It’s a regular day. You get up, get yourself ready, and before you head out the door, you rifle through your mail.
Bill, bill, magazine subscription, restaurant voucher, thank you note, and a piece of mail that’s advertising a huge sale at your favorite department store. A special code is printed on the advertisement. All you have to do is enter it on their website to activate 40% off the entire store.
This type of marketing is called direct marketing. For complete context, let’s break down what it is.
What is direct marketing?
Direct marketing is a type of marketing that addresses customers through a variety of channels such as direct mail, email, texting, brochures, flyers, and targeted online ads. It’s a more aggressive form of marketing and can help to expand a company’s customer base all while completely eliminating the need for an advertising middleman.
Direct marketing differs from social media marketing because it doesn’t rely on advertising in mass media. In this article, we’ll discuss what direct marketing is, how it works, and the benefits it offers.
Because companies who utilize direct marketing don’t rely on advertising in mass media, they market to their customers directly. These companies will perform their sales pitch and promotion through direct mail, email, text, etc.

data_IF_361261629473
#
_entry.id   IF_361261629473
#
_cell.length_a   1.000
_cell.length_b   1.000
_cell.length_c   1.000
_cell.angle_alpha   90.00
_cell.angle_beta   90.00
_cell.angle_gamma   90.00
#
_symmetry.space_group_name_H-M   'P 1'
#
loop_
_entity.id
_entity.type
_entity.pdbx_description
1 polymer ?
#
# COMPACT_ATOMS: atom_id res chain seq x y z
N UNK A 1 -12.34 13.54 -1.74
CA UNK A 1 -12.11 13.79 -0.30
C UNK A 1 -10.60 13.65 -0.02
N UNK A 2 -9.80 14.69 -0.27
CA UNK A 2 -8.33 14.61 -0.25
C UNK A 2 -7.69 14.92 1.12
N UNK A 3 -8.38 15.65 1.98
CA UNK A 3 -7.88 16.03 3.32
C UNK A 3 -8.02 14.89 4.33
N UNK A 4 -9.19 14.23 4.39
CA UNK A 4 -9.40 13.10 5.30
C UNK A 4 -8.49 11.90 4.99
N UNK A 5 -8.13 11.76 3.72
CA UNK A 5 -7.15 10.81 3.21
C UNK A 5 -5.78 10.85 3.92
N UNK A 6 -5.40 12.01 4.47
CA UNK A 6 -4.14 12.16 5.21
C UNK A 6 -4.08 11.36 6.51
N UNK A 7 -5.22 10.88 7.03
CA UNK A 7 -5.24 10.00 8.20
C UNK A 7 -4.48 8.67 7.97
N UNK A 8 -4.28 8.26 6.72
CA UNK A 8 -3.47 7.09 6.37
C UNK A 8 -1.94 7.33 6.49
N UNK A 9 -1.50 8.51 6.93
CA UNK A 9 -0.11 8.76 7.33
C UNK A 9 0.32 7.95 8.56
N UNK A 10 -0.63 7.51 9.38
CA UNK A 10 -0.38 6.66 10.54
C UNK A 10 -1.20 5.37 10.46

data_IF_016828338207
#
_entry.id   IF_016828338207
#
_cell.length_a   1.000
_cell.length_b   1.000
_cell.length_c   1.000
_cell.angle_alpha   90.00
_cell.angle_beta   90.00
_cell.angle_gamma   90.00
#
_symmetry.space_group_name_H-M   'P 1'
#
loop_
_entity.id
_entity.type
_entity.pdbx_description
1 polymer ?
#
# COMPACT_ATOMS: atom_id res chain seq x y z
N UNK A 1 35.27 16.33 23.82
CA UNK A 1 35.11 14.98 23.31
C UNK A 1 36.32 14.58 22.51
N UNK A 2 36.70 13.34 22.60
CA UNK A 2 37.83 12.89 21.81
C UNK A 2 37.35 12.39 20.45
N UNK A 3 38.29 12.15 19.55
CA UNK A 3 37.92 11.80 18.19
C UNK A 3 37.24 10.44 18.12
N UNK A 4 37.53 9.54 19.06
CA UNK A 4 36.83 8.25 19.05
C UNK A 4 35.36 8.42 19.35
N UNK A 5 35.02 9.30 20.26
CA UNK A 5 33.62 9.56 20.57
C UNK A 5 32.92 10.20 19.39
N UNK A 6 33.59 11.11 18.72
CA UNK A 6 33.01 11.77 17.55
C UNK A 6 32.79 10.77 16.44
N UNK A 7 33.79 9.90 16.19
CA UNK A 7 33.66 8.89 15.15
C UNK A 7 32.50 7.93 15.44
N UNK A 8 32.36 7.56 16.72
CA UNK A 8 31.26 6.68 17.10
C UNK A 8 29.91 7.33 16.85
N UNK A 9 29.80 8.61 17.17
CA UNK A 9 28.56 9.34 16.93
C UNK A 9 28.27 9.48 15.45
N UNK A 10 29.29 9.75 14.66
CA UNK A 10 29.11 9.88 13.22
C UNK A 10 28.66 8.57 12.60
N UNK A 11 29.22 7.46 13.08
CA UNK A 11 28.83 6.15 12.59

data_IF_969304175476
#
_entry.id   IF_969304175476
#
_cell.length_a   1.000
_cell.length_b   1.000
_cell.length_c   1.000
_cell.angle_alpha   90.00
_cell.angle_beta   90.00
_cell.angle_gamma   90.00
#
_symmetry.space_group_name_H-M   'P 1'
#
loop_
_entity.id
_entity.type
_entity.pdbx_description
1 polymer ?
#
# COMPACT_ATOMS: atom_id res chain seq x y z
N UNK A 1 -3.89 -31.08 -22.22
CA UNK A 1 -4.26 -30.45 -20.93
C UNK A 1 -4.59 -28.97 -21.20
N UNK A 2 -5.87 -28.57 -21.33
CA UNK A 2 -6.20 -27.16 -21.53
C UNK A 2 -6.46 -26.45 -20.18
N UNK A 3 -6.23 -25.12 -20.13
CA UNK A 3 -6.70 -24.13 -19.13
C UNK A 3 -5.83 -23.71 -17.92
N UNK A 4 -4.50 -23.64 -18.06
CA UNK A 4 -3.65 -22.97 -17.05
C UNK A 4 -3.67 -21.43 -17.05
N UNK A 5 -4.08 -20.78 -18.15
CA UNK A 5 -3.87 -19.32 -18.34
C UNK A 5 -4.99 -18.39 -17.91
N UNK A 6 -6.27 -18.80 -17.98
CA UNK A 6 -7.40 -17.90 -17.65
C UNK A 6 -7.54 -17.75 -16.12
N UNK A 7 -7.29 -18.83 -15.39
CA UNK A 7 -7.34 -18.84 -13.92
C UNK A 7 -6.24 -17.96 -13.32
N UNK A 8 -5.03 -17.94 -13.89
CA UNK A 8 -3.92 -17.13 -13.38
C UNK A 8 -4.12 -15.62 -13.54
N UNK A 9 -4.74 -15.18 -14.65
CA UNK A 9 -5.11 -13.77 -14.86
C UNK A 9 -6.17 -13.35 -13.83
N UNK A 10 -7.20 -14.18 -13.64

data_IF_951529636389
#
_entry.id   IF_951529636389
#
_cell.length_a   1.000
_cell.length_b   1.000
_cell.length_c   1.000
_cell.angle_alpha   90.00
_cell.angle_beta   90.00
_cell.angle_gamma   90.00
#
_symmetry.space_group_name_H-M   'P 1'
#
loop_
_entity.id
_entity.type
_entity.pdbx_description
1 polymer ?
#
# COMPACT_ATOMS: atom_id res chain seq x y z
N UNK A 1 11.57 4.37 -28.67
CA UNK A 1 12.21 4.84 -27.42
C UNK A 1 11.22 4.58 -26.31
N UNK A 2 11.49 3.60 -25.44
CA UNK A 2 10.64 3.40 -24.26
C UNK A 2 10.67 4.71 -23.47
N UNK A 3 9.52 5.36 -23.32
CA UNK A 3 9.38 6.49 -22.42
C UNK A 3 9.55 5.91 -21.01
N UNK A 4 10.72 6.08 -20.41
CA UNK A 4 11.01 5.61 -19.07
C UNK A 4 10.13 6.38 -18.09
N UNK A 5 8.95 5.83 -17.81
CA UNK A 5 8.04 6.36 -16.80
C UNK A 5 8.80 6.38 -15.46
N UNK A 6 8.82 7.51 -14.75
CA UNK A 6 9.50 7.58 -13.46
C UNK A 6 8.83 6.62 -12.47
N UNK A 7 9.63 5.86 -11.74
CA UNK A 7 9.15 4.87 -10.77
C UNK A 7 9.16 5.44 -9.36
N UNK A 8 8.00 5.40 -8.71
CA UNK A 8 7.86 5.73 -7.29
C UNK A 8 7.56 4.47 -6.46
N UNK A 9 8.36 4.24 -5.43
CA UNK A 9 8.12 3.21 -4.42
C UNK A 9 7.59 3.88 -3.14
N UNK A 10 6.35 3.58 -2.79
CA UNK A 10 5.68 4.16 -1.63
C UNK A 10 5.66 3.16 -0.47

For example, instead of promoting their products or services on a billboard in a busy city or in shop windows, they mail their customers coupons, send them emails announcing a sale, or text them a discount code.
Why direct marketing is effective
At the end of the day, direct marketing is effective because it’s only presented to people who already have an active interest or desire for a company’s product. This demographic information will have already been collected prior to the customer being targeted in a direct marketing campaign. They will have signed up for promotional emails or given their number when applying for a company discount card.
In addition to the precise audience targeting, direct marketing utilizes the call to action. It’s an integral part of this form of marketing. In its true form, a call to action is an incentive (like an enticing deal on jeans) that prompts the customer to respond, click, and act.
For example, people who enroll their children in summer camps at a park district may receive an email promoting a special discount on swim classes in July. It’s likely that only the parents of the children taking part in summer camp are interested in enrolling them in swim classes. By targeting only them, the park district doesn’t waste extra money advertising to people who are not interested.
While some company marketing campaigns aim to gain brand exposure or promote a product to the masses, direct marketing’s main goal is to get the customer to take action and, in turn, transform that click into measurable and tangible results, such as product purchases, signups, or inquiries for further information. An effective marketing campaign always includes a “can’t resist” offer. It’s a tried and true method.
Types of direct marketing